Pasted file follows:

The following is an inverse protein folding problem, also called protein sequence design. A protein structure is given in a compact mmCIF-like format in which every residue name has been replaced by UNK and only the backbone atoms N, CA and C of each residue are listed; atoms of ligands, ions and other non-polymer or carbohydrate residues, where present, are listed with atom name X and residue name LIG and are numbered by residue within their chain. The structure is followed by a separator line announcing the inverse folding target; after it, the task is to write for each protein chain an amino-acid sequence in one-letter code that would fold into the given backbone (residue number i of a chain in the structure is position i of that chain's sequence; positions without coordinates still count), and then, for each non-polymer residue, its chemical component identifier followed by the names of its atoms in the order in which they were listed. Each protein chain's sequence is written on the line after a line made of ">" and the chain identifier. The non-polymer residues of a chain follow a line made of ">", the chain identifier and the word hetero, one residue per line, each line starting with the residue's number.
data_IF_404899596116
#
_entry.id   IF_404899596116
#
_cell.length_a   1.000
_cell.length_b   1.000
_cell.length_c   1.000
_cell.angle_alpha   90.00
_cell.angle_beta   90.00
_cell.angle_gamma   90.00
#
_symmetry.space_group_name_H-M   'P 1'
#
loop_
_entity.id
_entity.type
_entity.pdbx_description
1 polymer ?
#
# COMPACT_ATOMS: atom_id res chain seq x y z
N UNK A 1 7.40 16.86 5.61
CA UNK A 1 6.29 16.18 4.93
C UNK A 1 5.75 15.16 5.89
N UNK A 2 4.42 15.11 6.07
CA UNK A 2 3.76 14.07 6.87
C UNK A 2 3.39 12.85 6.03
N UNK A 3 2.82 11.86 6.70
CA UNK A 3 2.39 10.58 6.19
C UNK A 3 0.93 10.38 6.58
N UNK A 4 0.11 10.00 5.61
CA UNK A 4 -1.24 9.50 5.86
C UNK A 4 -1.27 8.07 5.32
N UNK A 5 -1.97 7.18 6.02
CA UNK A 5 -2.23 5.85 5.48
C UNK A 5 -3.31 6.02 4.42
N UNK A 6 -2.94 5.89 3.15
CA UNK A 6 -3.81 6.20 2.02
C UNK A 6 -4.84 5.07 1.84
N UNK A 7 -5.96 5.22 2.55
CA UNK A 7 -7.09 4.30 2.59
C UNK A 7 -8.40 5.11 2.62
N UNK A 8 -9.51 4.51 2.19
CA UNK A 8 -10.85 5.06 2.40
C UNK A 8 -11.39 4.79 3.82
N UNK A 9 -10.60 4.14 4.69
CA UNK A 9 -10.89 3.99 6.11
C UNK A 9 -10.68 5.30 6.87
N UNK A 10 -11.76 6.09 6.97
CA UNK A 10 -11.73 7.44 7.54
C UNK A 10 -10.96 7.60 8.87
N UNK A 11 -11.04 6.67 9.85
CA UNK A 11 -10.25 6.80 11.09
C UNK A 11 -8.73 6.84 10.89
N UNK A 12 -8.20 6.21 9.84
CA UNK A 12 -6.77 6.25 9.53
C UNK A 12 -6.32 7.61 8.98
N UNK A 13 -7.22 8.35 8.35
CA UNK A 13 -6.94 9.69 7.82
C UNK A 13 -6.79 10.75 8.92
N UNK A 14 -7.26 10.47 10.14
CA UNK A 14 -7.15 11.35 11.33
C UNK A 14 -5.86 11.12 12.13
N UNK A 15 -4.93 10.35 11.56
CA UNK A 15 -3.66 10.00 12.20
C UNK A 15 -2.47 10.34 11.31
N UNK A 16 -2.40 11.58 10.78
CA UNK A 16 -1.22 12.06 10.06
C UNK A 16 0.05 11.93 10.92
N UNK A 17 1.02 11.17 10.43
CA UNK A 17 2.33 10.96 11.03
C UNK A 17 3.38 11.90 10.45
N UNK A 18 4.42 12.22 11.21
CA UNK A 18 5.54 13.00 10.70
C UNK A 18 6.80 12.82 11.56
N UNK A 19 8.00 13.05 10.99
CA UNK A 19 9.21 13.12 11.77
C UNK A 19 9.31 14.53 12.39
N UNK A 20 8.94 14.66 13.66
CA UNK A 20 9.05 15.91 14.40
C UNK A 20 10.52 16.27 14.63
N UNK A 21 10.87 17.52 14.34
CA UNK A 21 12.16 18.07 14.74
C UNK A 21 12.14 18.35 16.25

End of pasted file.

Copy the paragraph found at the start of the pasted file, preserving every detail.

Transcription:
The following is an inverse protein folding problem, also called protein sequence design. A protein structure is given in a compact mmCIF-like format in which every residue name has been replaced by UNK and only the backbone atoms N, CA and C of each residue are listed; atoms of ligands, ions and other non-polymer or carbohydrate residues, where present, are listed with atom name X and residue name LIG and are numbered by residue within their chain. The structure is followed by a separator line announcing the inverse folding target; after it, the task is to write for each protein chain an amino-acid sequence in one-letter code that would fold into the given backbone (residue number i of a chain in the structure is position i of that chain's sequence; positions without coordinates still count), and then, for each non-polymer residue, its chemical component identifier followed by the names of its atoms in the order in which they were listed. Each protein chain's sequence is written on the line after a line made of ">" and the chain identifier. The non-polymer residues of a chain follow a line made of ">", the chain identifier and the word hetero, one residue per line, each line starting with the residue's number.